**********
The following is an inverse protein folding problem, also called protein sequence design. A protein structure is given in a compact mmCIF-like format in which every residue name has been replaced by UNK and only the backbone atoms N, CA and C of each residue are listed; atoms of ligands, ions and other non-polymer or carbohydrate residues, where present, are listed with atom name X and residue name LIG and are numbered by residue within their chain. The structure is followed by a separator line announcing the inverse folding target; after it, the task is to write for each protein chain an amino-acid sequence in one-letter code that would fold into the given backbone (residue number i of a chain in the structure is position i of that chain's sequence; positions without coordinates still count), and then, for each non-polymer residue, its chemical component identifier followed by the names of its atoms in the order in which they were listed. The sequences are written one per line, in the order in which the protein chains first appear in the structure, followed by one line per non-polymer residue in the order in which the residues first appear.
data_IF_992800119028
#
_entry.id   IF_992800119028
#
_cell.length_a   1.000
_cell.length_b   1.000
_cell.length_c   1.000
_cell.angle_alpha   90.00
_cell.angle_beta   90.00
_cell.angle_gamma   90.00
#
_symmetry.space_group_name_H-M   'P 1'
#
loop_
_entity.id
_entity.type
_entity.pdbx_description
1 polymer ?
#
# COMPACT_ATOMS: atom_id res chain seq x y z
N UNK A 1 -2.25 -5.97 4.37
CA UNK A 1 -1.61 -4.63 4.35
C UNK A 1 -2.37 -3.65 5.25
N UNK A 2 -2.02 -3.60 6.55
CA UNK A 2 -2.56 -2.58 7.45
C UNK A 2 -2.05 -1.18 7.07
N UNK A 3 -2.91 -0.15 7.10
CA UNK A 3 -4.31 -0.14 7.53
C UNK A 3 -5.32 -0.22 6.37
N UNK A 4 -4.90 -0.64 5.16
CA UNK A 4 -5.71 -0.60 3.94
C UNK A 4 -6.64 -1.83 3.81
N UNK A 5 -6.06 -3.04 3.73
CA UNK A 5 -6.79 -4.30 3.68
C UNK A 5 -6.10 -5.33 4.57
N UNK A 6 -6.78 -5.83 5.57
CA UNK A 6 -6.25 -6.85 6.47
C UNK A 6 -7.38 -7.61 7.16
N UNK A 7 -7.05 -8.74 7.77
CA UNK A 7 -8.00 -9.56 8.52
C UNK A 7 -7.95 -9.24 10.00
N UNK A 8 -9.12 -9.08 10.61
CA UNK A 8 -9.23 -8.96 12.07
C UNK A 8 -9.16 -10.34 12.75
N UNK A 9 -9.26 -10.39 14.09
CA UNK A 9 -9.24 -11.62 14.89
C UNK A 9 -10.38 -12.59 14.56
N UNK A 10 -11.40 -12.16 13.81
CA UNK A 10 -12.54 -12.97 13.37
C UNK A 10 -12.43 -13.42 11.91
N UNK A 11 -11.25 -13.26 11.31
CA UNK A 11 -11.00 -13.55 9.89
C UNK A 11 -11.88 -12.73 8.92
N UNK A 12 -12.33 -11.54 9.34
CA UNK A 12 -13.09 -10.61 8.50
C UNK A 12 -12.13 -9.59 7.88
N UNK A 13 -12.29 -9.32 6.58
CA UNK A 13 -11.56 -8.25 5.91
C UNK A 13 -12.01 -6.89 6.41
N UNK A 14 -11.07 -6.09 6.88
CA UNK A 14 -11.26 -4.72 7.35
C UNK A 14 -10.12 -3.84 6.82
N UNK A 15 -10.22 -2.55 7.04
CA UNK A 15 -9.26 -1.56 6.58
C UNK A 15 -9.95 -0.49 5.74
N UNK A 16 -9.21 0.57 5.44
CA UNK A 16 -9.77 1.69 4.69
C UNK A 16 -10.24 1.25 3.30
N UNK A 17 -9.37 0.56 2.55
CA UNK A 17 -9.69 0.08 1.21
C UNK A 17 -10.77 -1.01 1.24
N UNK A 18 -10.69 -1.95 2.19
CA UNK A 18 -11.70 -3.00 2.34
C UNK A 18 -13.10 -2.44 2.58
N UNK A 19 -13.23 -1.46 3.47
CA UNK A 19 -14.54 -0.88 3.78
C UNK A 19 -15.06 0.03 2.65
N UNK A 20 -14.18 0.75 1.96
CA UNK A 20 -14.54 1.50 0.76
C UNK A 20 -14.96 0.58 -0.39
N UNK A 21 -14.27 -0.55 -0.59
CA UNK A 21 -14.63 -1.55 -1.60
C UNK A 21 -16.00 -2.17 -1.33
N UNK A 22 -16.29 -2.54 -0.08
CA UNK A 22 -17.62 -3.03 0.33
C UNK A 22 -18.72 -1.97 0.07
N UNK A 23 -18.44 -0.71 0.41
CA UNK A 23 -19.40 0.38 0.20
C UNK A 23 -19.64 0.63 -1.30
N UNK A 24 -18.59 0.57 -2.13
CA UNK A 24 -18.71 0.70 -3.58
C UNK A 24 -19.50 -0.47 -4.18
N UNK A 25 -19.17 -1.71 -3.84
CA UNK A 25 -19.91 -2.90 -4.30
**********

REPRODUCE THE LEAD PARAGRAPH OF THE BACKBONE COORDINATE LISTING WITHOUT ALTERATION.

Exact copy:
The following is an inverse protein folding problem, also called protein sequence design. A protein structure is given in a compact mmCIF-like format in which every residue name has been replaced by UNK and only the backbone atoms N, CA and C of each residue are listed; atoms of ligands, ions and other non-polymer or carbohydrate residues, where present, are listed with atom name X and residue name LIG and are numbered by residue within their chain. The structure is followed by a separator line announcing the inverse folding target; after it, the task is to write for each protein chain an amino-acid sequence in one-letter code that would fold into the given backbone (residue number i of a chain in the structure is position i of that chain's sequence; positions without coordinates still count), and then, for each non-polymer residue, its chemical component identifier followed by the names of its atoms in the order in which they were listed. The sequences are written one per line, in the order in which the protein chains first appear in the structure, followed by one line per non-polymer residue in the order in which the residues first appear.